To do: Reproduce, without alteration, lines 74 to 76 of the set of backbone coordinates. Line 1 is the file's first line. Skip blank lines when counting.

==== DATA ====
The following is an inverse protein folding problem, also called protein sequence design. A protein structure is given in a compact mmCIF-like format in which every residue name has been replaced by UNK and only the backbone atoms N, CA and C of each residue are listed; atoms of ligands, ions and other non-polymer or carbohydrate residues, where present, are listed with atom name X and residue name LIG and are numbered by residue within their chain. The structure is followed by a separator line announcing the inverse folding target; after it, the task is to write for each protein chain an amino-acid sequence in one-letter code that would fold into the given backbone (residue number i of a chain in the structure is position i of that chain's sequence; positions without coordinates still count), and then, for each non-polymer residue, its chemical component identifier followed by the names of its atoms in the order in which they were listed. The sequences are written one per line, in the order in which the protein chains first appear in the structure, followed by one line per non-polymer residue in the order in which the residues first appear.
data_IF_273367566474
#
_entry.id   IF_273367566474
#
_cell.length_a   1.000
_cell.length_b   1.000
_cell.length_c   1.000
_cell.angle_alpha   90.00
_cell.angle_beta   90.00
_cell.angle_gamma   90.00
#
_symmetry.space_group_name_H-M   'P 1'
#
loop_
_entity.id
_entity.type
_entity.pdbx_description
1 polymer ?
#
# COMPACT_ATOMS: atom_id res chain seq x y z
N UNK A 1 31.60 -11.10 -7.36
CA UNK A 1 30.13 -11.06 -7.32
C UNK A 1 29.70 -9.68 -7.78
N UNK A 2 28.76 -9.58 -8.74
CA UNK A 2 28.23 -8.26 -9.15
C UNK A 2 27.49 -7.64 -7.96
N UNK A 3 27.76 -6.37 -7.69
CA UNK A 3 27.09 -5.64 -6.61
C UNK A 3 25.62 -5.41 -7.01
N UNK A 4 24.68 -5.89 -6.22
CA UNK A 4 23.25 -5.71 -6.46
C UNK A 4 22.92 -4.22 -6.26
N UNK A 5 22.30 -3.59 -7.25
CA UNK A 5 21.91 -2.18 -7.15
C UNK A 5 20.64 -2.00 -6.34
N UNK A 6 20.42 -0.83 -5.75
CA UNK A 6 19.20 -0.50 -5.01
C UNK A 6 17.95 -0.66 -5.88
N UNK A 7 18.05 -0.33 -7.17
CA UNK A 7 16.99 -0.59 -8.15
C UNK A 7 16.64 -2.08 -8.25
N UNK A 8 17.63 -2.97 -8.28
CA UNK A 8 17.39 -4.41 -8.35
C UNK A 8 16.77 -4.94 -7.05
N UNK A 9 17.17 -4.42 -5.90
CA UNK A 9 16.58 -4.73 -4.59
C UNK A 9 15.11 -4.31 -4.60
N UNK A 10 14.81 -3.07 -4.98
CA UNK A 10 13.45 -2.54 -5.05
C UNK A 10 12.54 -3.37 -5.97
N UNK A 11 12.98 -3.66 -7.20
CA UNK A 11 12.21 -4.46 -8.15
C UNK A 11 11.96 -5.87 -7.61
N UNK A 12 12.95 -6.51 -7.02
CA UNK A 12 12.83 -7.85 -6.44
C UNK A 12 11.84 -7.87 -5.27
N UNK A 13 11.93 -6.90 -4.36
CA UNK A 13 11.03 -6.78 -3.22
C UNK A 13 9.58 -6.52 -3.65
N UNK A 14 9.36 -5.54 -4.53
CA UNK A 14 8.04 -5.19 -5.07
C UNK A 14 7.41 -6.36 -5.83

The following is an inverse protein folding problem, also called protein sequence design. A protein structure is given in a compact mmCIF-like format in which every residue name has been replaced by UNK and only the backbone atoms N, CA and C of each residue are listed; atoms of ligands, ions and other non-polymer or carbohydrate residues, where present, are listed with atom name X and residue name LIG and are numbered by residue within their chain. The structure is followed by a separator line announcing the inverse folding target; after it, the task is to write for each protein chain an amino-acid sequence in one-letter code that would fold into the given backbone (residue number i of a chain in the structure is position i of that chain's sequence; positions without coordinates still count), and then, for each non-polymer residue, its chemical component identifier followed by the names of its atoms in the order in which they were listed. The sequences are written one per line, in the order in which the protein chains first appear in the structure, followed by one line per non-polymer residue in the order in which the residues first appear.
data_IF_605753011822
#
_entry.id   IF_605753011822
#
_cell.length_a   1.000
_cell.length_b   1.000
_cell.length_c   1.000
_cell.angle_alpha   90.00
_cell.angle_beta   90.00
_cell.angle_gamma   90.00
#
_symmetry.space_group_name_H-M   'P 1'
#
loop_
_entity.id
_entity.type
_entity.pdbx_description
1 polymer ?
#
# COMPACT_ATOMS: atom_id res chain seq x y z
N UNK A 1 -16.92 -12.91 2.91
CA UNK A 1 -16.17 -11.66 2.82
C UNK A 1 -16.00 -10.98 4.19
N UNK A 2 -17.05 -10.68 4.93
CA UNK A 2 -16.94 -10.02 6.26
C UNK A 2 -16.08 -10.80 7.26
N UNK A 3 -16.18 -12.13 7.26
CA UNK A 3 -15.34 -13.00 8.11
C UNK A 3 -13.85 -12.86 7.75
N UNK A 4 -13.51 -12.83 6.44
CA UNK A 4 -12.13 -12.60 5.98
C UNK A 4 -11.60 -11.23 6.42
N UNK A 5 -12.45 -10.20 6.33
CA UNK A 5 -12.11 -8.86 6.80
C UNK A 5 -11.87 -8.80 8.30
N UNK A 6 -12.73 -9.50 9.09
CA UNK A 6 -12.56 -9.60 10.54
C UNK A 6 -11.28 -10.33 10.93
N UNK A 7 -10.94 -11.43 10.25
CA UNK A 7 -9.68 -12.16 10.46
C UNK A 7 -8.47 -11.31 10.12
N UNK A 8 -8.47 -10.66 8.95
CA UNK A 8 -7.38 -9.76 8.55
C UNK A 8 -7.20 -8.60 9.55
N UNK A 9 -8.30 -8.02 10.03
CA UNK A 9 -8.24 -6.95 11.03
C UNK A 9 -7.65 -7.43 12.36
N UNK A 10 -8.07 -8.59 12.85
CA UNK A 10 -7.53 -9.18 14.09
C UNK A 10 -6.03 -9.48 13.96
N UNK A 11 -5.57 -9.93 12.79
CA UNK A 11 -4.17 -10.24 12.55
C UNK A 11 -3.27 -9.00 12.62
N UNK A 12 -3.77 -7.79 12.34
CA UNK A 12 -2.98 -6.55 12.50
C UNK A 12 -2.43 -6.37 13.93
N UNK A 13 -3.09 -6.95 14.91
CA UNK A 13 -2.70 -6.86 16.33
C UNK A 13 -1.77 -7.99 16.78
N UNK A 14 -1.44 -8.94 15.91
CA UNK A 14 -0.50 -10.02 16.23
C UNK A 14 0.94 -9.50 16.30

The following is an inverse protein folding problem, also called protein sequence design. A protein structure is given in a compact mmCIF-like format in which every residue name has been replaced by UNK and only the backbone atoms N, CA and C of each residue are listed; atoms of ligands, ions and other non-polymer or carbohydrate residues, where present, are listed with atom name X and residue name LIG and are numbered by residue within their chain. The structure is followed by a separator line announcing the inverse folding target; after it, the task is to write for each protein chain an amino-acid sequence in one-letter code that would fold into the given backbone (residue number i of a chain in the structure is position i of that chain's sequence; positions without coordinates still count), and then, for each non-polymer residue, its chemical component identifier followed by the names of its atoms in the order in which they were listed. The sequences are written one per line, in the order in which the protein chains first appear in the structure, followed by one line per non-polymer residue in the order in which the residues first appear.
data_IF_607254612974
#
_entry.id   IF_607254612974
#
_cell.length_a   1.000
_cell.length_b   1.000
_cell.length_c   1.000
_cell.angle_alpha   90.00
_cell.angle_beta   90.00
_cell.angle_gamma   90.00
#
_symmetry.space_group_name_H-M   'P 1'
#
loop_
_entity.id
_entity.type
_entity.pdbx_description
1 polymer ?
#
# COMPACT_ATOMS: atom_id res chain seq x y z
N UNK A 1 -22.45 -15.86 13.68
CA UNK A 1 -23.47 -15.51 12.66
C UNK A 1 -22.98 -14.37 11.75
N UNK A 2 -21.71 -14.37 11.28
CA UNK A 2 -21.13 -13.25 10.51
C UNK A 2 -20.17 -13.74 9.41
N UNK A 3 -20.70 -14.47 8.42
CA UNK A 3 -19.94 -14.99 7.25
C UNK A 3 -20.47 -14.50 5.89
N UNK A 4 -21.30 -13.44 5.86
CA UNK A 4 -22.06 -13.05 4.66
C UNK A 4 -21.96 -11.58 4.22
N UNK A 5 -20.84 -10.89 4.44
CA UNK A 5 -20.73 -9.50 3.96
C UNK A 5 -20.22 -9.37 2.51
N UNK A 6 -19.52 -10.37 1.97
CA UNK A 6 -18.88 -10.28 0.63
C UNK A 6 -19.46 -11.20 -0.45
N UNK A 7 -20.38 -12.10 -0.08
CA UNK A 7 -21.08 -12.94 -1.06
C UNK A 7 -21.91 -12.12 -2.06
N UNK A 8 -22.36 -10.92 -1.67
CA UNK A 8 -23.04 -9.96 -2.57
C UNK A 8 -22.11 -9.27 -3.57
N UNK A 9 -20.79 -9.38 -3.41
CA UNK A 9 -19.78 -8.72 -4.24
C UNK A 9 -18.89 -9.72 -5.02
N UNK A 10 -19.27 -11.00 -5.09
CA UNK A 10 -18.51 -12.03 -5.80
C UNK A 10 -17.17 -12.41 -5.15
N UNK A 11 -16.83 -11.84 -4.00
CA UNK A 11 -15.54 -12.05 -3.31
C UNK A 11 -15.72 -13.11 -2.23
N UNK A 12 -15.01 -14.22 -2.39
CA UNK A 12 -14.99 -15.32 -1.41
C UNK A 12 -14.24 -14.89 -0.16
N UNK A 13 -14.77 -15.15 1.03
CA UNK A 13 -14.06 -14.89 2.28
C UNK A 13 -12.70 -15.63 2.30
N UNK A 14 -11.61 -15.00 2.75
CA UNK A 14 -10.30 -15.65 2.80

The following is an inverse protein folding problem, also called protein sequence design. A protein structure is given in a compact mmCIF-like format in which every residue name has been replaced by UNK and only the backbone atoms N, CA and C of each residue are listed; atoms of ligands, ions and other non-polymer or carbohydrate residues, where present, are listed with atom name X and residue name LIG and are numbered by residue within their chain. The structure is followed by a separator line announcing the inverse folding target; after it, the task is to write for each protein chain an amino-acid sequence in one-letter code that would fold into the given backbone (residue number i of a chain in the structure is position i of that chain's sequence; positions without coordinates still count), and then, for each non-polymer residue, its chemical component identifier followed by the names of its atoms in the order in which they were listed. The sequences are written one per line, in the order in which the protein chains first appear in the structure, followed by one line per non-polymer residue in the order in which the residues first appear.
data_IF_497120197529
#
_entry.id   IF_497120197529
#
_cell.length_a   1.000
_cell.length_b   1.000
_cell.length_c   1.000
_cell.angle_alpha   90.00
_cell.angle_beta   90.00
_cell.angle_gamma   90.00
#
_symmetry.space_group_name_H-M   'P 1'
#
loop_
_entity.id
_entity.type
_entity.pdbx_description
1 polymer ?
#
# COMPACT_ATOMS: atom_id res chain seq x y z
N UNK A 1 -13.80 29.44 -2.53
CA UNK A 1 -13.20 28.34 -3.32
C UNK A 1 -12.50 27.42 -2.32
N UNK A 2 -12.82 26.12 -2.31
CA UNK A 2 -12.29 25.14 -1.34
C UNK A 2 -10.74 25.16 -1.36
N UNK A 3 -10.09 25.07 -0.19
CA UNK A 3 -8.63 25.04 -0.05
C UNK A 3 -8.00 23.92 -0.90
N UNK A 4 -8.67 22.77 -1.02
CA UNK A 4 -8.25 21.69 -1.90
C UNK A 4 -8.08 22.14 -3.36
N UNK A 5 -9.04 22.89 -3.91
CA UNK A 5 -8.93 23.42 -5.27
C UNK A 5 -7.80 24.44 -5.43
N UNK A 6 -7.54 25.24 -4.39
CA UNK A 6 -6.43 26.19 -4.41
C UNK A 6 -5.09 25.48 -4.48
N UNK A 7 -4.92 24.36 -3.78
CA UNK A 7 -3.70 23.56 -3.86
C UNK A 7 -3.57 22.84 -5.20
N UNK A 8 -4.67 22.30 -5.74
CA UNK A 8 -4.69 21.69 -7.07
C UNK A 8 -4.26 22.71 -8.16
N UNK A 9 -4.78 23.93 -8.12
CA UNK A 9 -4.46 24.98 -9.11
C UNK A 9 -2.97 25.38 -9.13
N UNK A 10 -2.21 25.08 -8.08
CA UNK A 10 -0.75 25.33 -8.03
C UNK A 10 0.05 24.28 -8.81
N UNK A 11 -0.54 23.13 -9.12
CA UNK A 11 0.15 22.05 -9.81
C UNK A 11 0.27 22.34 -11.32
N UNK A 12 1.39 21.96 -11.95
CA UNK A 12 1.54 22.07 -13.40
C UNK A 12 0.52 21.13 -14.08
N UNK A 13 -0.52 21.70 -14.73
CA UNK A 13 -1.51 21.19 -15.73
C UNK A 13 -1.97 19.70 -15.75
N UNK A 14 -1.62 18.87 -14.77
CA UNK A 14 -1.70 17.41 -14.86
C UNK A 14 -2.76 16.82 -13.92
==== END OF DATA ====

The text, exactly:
_cell.angle_gamma   90.00
#
_symmetry.space_group_name_H-M   'P 1'